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Saturday, March 26, 2011

Shakespeare and the debt crisis

In Shakespeare's most famous play, Hamlet, one of  the characters, Laertes, is about to embark for Paris and receives from his father some wise advice:

Neither a borrower nor a lender be,
For loan oft loses both itself and friend,
And borrowing dulls the edge of husbandry
Hamlet, Act ISc. 3, 75-77.

Had our rulers heeded this sound advice proffered by the Bard half a millennium ago we would have been spared the disastrous budget crisis which many countries are suffering from. So many pixels have bounced on our screens on this topic that I feel I must bring my  own contribution to the debate.

There's something wrong when people's livelihood is directly decided upon by the financial markets' diktats: cut people's wages and pensions so that you can repay us, bankers and bondholders tell our governments who fall over themselves to accommodate their (and our) true masters. Aren't these modern-day Shylocks (another Shakespearean reference) fat enough? or are they so greedy that they won't stop until they have sucked us dry?

If the weight of debt has become so intolerable that governments can't pay their loans back, well, then don't. I can hear some of my detractors shriek that debts are sacred and should be honored. This is disingenuous and pure hogwash (if hogwash can ever be considered as pure.) Every day companies and people go bankrupt and their creditors don't get paid, why should government be different? After all, the interest rates charged by bondholders reflect the risk they may not be paid: a country deemed solvent (such as Germany) can borrow at a low interest rate, a very risky one such as the PIGS (Portugal, Ireland, Greece and Spain) have to pay much higher rates because they are deemed a riskier investment. So, investors have already been largely repaid by the bigger amounts they extract from governments. Isn't that enough? If I decide to invest in a bakery and customers don't show up, I lose my investment, right? Will anybody come and rescue me? Certainly not the government. That's the purest expression of the market, and I have no problem with that. Why then should bankers and bondholders, who are much wealthier than I, be spared this basic tenet of capitalism? They made a bad investment and should suffer the consequences remembering Shakespeare's words: "loan oft loses itself."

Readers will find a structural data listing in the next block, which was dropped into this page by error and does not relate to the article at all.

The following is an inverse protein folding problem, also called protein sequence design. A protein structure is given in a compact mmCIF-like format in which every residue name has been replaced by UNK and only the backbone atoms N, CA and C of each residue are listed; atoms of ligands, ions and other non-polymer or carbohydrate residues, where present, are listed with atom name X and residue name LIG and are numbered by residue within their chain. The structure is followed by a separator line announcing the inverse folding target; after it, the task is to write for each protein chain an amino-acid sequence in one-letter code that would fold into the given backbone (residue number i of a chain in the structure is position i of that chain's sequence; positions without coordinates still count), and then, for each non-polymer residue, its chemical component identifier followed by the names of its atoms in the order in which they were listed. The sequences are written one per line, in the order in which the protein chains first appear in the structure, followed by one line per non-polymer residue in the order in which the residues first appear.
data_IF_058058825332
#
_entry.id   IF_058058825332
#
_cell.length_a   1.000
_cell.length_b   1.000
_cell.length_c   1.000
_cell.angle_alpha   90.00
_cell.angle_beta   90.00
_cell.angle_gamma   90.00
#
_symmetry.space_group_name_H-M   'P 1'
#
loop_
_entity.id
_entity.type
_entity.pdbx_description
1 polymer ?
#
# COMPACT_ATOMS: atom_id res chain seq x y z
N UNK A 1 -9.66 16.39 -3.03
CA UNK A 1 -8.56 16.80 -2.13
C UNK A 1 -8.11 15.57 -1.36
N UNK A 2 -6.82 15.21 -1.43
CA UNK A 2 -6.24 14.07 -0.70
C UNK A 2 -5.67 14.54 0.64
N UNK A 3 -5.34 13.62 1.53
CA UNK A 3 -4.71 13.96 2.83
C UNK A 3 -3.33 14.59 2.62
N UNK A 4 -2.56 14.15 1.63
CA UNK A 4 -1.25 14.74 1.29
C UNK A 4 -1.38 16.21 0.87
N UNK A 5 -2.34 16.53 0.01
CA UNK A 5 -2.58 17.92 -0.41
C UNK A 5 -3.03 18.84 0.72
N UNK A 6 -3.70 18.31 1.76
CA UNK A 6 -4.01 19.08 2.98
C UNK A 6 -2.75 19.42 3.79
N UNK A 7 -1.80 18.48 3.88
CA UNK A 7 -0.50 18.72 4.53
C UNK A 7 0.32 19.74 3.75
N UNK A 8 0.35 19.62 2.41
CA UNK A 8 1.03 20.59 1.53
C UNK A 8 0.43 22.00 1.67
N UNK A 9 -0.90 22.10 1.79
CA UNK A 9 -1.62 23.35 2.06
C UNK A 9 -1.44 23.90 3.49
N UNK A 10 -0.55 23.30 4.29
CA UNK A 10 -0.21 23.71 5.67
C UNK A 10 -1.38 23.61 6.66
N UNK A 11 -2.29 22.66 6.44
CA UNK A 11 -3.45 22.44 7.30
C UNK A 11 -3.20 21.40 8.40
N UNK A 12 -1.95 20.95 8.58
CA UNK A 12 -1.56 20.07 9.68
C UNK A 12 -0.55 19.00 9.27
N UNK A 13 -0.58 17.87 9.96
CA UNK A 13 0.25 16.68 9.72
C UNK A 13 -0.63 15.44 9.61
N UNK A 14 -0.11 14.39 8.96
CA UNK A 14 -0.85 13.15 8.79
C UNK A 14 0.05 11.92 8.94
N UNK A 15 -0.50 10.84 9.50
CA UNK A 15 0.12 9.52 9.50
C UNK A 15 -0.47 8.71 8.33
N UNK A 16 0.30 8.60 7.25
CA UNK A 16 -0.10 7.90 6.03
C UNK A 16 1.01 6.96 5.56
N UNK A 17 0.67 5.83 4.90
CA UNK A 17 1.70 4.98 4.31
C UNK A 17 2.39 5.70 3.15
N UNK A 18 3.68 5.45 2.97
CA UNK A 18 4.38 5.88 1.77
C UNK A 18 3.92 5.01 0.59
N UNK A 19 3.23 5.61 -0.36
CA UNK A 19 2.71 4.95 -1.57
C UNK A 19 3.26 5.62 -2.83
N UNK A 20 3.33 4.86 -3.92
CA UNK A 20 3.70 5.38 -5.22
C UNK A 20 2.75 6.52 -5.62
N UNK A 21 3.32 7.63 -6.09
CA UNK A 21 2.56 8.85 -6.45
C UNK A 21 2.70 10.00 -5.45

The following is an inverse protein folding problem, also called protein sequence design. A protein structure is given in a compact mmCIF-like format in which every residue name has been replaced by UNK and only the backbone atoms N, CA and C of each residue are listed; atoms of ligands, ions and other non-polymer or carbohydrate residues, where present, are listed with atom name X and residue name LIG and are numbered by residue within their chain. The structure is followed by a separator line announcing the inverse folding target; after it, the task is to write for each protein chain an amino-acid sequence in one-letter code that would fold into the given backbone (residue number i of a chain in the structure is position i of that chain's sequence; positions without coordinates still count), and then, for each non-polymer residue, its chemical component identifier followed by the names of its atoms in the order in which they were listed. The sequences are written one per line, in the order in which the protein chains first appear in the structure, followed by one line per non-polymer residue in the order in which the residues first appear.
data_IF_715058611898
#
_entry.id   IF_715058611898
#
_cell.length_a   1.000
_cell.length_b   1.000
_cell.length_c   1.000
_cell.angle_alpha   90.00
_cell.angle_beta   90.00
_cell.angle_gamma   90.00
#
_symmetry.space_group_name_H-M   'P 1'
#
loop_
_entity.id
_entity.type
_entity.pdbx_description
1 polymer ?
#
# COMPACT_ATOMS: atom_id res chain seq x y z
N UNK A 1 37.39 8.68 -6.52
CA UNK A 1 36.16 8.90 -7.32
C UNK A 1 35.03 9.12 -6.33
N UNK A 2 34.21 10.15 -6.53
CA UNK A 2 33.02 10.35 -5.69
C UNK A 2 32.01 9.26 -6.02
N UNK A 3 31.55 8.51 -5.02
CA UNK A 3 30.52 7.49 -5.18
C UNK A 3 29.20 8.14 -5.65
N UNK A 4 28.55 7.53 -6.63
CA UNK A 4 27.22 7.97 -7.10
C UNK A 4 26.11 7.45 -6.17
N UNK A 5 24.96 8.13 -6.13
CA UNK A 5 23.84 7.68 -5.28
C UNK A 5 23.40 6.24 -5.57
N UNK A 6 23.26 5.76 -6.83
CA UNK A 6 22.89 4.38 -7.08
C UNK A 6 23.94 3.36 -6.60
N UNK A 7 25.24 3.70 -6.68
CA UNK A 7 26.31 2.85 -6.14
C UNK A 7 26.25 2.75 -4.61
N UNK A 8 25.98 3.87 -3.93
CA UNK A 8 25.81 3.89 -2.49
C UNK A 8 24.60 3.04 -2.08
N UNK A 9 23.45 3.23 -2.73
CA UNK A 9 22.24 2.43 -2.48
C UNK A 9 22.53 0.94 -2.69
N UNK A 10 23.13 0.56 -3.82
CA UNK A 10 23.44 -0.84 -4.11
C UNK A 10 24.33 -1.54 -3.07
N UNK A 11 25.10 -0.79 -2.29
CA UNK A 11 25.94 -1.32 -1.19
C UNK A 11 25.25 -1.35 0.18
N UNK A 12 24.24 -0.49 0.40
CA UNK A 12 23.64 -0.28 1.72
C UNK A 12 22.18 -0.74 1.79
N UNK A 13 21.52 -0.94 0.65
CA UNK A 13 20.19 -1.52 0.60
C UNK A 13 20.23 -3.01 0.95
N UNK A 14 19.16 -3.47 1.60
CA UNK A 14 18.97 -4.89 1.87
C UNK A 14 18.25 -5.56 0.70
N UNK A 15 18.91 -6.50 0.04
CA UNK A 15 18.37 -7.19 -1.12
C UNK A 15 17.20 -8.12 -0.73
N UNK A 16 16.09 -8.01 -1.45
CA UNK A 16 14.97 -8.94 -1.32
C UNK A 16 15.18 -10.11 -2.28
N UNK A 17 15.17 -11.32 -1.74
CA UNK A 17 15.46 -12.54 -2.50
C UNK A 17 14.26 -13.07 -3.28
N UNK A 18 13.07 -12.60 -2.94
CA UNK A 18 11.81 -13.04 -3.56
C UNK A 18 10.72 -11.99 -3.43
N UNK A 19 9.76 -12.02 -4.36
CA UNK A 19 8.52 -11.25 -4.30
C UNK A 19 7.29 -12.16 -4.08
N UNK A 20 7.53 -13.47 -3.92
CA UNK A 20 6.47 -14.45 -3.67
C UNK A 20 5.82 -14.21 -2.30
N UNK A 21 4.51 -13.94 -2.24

Of course, the consequence for governments is that after they default they will be unable to borrow money in the future. Well, that doesn't strike me as a bad thing at all. After all, wasn't the crisis precipitated by borrowing in the first place? I would argue that we should remove the cause of the problem, and the problem will be solved. As any household knows it's never a good idea to borrow, at least for a long period of time. Sure, when you face an emergency (an unexpected health bill, or a house renovation or student fees for your children) I can understand that you should borrow on an exceptional basis and pay back as soon as you can. But keep on borrowing and pay your debt through even more borrowing and we all know how it will end: in tears. "Never a borrower be," said the man from Stratford.